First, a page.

See also


  1. ^ a b "Kilise ve Manastır [Church and monastery]" (in Türkçe). Muş İl Kültür ve Turizm Müdürlüğü. Archived from the original on 23 September 2014. 
  2. ^ a b "St. Karapet Monastery, 4th-19th centuries".  
  3. ^ a b c d e  
  4. ^ a b c Mamikonean 1985, Translator's Preface
  5. ^ a b c d e f g h i j k Vardanian, V.; Zarian, A. (1981). "Մշո Ս. Կարապետ վանք [St. Karapet monastery of Mush]". Soviet Armenian Encyclopedia (in Հայերեն) 7. Yerevan:  
  6. ^  
  7. ^ a b Darke, Diana (2011). Eastern Turkey.  
  8. ^ Avetisyan 1979, p. 203.
  9. ^ a b c d e f  
  10. ^ ՜՜Սուրբ Կարապետ՝՝ Քրիստոնեայ Հայոց Առաջին Աղօթավայրը (in Հայերեն).  
  11. ^ Zakaryan, Almast (2001). "Սարգիս Հարությունյան. Հայ առասպելաբանությունը. Բեյրութ, 2000, էջ 527 [Sargis Harutyunyan. Armenian Mythology]".  
  12. ^ a b "Tarihi Eserler [Historical monuments]" (in Türkçe). Muş Valiliği. Archived from the original on 23 September 2014. Çanlı Kilise (Surpgarabet Manastırı) 
  13. ^ a b Hovhannisyan, A. "Armenian Mush: Yesterday and Today". Institute of Oriental Studies of the  
  14. ^ Hayat türkiye ansiklopedisi (in Turkish). Istanbul: Tifdruk. 1965. p. 415.  
  15. ^ a b c d e "Issue dedicated to the memory of architecture historian Armen Hakhnazarian". Vardzk ( 
  16. ^ a b Ghrejyan 2010, p. 187.
  17. ^ Avetisyan 1979, p. 204.
  18. ^ Matevosyan, Karen (2007). "Մշո Սբ. Կարապետ վանքի պատմության մի դրվագ [A Historical Fragment of St.Karapet Church in Mush]".  
  19. ^ Papazian, A. H. (1992). "Թուրքական աղբյուրները Հայաստանի և հայերի մասին (XVI—XVIII դդ.) (Համառոտ ակնարկ) [The Turkish Sources about Armenia and Armenians (XVI-XVIII centuries)]".  
  20. ^  
  21. ^ Costandian 1999.
  22. ^ Avetisyan 1979, p. 206.
  23. ^ a b c Lynch 1901, p. 179.
  24. ^ Hambaryan, Azat (2000). "Արևմտահայ վանական տնտեսությունը (XIX դարի երկրորդ կես - XX դարի սկիզբ) [Monasterial Economy in Western Armenia (second half of XIX century beginning of XX century)]".  
  25. ^ "Մշոյ Ս. Կարապետ վանքի ողբալի վիճակը [The tragic condition of the St. Karapet monastery of Mush]". Luma (in Հայերեն) (Tiflis) (5): 248–249. 1903.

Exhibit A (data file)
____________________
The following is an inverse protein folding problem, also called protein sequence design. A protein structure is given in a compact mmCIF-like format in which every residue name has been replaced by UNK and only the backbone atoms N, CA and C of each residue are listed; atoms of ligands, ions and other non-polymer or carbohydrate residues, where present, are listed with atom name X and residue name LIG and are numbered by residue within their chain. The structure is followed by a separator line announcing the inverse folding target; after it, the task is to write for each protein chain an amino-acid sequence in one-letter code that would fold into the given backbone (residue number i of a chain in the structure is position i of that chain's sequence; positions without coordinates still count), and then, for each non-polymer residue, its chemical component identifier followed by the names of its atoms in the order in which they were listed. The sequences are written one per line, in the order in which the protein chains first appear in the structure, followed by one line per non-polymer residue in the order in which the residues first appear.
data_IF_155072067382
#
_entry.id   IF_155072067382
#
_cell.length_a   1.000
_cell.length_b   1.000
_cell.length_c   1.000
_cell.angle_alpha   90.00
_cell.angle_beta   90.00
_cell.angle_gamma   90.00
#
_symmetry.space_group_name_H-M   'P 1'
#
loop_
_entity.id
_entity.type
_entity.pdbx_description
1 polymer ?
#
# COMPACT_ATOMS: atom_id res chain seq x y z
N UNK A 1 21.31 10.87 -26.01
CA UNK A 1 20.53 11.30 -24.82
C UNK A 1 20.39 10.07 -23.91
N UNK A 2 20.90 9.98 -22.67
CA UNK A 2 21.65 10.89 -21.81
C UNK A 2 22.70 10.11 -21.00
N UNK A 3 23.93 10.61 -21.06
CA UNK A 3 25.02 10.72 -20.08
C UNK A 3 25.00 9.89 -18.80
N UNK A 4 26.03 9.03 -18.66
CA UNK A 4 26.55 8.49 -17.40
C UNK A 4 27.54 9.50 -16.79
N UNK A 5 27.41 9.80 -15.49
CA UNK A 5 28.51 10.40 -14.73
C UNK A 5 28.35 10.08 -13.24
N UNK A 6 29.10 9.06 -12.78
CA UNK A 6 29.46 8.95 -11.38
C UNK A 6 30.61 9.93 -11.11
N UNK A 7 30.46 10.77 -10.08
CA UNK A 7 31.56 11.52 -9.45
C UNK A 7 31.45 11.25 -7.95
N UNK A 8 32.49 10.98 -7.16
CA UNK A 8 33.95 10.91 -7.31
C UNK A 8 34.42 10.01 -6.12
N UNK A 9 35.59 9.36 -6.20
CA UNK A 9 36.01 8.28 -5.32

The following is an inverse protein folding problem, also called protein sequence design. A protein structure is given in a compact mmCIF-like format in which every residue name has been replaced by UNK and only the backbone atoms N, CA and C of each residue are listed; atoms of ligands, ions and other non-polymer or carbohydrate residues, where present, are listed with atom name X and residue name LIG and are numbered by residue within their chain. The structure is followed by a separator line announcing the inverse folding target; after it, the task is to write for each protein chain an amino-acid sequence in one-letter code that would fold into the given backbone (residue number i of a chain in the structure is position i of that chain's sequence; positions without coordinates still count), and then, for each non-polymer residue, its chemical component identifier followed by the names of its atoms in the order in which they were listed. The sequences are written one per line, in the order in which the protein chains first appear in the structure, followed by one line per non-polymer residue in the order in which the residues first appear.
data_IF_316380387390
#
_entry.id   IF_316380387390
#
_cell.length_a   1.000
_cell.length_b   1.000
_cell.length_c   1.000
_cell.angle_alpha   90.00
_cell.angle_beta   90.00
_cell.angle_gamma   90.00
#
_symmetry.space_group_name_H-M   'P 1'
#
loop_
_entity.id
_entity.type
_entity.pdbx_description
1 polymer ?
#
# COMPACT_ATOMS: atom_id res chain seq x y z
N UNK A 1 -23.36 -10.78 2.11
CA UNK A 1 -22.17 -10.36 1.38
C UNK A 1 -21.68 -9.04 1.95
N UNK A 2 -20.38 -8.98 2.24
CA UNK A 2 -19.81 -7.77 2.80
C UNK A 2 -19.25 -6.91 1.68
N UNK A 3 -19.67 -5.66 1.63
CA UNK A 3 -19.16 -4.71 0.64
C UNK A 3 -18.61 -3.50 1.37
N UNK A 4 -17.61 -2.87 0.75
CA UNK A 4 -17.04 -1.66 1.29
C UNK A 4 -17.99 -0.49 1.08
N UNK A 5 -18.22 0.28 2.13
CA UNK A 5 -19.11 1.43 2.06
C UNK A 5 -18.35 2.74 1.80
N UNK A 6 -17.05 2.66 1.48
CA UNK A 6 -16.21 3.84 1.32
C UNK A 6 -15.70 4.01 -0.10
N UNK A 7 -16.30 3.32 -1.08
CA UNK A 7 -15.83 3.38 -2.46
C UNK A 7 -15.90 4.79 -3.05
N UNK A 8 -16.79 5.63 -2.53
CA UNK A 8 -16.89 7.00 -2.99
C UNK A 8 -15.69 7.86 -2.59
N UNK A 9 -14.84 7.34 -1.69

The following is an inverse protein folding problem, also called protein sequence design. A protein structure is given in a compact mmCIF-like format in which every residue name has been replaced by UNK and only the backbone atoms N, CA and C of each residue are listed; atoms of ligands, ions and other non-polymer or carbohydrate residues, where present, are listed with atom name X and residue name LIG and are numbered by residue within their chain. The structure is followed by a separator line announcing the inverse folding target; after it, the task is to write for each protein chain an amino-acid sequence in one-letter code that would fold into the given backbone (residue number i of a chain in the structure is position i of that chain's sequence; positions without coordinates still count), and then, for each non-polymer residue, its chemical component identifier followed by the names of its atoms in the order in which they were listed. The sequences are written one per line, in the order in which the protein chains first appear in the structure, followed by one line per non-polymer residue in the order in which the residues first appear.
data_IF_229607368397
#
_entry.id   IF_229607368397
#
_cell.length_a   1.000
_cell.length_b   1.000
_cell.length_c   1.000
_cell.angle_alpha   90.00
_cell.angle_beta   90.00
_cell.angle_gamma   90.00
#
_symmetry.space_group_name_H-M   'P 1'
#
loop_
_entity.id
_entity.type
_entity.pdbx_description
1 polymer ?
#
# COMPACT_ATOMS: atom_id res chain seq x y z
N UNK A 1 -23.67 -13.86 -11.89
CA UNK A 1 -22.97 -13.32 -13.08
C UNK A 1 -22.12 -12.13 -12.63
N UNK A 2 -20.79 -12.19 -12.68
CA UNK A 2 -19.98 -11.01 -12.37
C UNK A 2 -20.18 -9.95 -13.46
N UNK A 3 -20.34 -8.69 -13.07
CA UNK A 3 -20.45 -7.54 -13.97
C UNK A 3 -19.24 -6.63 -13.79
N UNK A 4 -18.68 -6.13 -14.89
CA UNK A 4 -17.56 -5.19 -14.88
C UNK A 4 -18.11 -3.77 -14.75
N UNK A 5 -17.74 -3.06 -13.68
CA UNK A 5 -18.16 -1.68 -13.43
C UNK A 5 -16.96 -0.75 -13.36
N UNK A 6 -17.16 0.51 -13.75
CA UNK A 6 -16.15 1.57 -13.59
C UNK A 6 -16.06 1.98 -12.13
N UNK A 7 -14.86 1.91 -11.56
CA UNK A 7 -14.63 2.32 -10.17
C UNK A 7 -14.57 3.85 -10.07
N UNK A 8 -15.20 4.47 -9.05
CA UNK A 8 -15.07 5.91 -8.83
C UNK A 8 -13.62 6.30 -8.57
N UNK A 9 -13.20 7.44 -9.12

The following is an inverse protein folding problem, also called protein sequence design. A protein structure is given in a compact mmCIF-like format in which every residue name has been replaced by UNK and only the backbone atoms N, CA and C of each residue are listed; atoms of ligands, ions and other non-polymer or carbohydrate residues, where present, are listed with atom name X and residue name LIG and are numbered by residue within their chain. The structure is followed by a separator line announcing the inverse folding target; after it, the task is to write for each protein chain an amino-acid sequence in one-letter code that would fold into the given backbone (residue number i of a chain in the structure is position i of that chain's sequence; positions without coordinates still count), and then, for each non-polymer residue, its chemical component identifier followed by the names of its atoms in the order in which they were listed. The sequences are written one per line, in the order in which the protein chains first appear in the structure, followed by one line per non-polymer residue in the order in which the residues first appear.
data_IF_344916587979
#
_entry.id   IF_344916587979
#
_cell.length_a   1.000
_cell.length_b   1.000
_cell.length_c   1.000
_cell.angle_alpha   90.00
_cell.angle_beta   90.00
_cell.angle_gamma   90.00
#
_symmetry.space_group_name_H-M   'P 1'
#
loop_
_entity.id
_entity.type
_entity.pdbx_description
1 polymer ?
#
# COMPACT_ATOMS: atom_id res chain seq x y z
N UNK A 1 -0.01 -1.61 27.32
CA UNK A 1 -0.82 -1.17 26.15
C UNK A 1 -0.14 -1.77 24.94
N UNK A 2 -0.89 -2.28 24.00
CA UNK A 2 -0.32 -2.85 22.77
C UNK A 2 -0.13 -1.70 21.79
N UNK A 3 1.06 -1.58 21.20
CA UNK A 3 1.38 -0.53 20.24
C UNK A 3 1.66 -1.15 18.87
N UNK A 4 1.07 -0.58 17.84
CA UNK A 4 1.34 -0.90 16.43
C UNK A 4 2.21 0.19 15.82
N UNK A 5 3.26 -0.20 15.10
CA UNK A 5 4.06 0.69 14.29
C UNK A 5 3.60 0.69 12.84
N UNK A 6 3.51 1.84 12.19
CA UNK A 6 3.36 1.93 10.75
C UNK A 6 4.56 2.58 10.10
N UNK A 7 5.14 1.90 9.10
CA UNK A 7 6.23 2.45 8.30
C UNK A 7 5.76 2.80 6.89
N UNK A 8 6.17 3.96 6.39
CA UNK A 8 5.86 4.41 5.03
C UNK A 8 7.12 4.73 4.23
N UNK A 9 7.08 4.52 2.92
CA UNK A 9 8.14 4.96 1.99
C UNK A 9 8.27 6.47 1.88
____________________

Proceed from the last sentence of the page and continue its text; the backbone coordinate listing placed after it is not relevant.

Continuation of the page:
26. ^  
  27. ^ Lynch 1901, p. 177.
  28. ^  
  29. ^  
  30. ^ Avetisyan 1979, p. 201: "Ընդհանրապես Տարոնի աշախարհի ազգային և հոգևոր կյանքի կենտրոնը ս. Կարապետի վանքն էր։"
  31. ^ Avetisyan 1979, pp. 202-3.
  32. ^ Asatrian, Garnik; Arakelova, Victoria (2004). "The Yezidi Pantheon".  
  33. ^ Ordoyan, Grigor (2009). "Հնագույն մրցախաղերի կրկեսային կերպարաձևերը [Circus Forms of Ancient Contesting Games]".  
  34. ^ "Անհապաղ պաշտպանության կարիք ունեցող ոչ նյութական մշակութային ժառանգության ցանկ [Intangible cultural heritage in need of urgent safeguarding]" (in Հայերեն). Armenian Legal Information System. 20 January 2011. Հաշվի առնելով, որ լարախաղացությունը սերտորեն առնչվում էր Մշո Սուրբ Կարապետի պաշտամունքին, այն հիմնականում տարածված էր Տարոն աշխարհում, մասնավորապես, մշեցիների շրջանում: Հետագայում այն մեծ տարածում գտավ բոլոր ազգագրական շրջաններում: Այսօր լարախաղացների կարելի է հանդիպել ՀՀ Կոտայքի, Գեղարքունիքի, Արագածոտնի մարզերում, Երևանի մի շարք հին թաղամասերում: 


  • Avetisyan, Kamsar (1979). "Տարոնի պատմական հուշարձանները [Historical monuments of Taron]". Հայրենագիտական էտյուդներ [Armenian studies sketches] (in Հայերեն). Yerevan: Sovetakan Grogh. 
  • Costandian, E. A. (1999). "Տարոնի հոգևոր առաջնորդը [Spiritual leader and eparchial chief of Taron]".  
  • Ghrejyan, Lousine (2010). "Երկվորյակների առասպելի ելակետային արժեքը հայ վիպական հուշարձանների հորինվածքում [Initial Significance of the Myth of Twins in the Composition of Armenian Epic Monuments]".  
  • Sinclair, T.A. (1989). "Surb Karapet (Turk. "Çengilli Kilise"), Monastery, ruined.". Eastern Turkey: An Architectural & Archaeological Survey, Volume I. London: Pindar Press. p. 292.  

External links

  • "The condition of Armenian monuments in Western Armenia since 1915". Vardzk ( 
  • Монастырь Сурб Карапет близ Муша. (Russian) (includes historical and recent photos)